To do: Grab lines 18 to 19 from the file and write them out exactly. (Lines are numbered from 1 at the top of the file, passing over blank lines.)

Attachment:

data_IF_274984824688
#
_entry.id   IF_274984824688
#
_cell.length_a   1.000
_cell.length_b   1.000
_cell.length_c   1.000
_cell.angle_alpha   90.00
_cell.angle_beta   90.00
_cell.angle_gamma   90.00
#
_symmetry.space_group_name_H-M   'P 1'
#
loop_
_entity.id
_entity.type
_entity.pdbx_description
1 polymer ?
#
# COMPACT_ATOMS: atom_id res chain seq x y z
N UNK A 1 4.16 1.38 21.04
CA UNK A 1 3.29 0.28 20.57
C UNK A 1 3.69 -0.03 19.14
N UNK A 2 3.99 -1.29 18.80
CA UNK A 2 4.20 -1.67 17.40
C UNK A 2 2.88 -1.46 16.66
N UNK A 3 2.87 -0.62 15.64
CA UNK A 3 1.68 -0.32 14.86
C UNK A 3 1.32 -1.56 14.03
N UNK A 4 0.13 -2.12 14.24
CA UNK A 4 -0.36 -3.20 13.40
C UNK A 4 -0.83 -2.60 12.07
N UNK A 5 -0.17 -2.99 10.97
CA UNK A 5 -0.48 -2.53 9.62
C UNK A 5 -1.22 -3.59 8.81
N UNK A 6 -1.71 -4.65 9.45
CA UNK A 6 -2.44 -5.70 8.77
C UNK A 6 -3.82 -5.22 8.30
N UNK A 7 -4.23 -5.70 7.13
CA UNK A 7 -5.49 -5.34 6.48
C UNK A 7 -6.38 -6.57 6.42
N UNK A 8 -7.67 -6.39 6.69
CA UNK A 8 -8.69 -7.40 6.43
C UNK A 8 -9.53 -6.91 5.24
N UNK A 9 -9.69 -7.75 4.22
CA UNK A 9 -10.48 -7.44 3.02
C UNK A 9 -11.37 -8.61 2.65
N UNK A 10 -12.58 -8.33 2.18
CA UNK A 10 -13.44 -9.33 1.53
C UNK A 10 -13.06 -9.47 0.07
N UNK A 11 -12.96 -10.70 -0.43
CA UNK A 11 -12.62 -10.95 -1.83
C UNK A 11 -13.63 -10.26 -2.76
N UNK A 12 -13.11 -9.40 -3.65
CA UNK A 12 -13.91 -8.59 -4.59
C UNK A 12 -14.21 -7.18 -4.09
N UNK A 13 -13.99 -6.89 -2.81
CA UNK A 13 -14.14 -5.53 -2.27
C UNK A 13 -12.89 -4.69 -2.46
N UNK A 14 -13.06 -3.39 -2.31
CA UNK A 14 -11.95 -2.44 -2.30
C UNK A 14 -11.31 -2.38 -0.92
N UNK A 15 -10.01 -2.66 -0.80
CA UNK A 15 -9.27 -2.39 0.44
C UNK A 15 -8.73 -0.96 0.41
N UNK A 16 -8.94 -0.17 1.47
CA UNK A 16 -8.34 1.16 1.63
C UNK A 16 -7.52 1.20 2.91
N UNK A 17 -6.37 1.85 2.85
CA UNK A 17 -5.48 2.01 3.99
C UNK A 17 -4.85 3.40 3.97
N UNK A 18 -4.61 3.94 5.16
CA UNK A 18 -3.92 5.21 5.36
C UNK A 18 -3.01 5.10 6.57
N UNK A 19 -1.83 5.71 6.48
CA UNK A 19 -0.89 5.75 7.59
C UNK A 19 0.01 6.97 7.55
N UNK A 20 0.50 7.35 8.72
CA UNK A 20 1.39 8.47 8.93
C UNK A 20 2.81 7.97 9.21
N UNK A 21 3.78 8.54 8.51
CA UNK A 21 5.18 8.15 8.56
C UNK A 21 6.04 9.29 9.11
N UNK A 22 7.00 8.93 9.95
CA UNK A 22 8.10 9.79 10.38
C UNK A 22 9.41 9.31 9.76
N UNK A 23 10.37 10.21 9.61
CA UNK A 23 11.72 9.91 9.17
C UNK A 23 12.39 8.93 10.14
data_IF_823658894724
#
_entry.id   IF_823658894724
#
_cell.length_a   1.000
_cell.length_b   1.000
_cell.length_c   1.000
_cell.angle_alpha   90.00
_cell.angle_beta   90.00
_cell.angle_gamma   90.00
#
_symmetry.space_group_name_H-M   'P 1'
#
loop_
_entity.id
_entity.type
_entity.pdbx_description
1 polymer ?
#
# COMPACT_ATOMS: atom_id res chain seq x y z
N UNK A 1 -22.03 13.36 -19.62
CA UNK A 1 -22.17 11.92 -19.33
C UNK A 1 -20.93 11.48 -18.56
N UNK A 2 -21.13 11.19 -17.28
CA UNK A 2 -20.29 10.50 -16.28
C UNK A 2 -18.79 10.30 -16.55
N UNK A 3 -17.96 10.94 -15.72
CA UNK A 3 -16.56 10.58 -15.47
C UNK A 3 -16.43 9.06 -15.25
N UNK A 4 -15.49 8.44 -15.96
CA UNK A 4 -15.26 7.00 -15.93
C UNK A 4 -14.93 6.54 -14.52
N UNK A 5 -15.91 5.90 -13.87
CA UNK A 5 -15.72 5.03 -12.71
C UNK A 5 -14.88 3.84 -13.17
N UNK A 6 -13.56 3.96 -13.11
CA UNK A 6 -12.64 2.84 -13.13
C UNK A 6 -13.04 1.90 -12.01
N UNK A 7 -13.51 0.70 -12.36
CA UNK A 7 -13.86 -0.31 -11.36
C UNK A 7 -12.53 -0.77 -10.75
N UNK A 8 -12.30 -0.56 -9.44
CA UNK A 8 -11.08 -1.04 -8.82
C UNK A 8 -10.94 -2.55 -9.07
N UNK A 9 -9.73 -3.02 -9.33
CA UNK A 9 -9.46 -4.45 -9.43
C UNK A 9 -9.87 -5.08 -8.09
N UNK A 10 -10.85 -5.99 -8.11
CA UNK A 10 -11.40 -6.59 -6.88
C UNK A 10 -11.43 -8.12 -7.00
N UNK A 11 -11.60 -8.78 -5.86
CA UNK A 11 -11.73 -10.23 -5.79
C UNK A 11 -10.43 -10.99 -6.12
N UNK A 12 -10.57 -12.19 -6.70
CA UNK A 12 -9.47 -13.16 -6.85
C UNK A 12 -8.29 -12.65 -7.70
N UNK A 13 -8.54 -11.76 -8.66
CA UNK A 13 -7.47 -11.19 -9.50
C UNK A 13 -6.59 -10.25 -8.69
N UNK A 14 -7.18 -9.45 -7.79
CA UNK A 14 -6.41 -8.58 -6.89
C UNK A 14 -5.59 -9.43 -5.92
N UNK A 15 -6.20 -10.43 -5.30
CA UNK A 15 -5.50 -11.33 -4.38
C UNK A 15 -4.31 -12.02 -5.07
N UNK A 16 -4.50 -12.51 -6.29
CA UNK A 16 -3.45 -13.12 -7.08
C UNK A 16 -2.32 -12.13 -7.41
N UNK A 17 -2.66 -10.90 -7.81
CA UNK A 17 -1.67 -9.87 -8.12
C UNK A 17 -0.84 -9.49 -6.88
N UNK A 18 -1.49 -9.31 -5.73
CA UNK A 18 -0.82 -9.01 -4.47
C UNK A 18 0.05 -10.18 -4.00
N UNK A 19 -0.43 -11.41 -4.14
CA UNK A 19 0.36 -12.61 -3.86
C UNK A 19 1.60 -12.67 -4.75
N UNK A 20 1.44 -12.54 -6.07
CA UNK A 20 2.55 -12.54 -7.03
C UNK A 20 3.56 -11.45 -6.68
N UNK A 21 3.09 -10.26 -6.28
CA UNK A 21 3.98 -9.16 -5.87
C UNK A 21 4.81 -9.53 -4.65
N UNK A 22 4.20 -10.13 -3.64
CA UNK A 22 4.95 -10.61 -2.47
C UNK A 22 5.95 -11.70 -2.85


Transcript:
1 polymer ?
#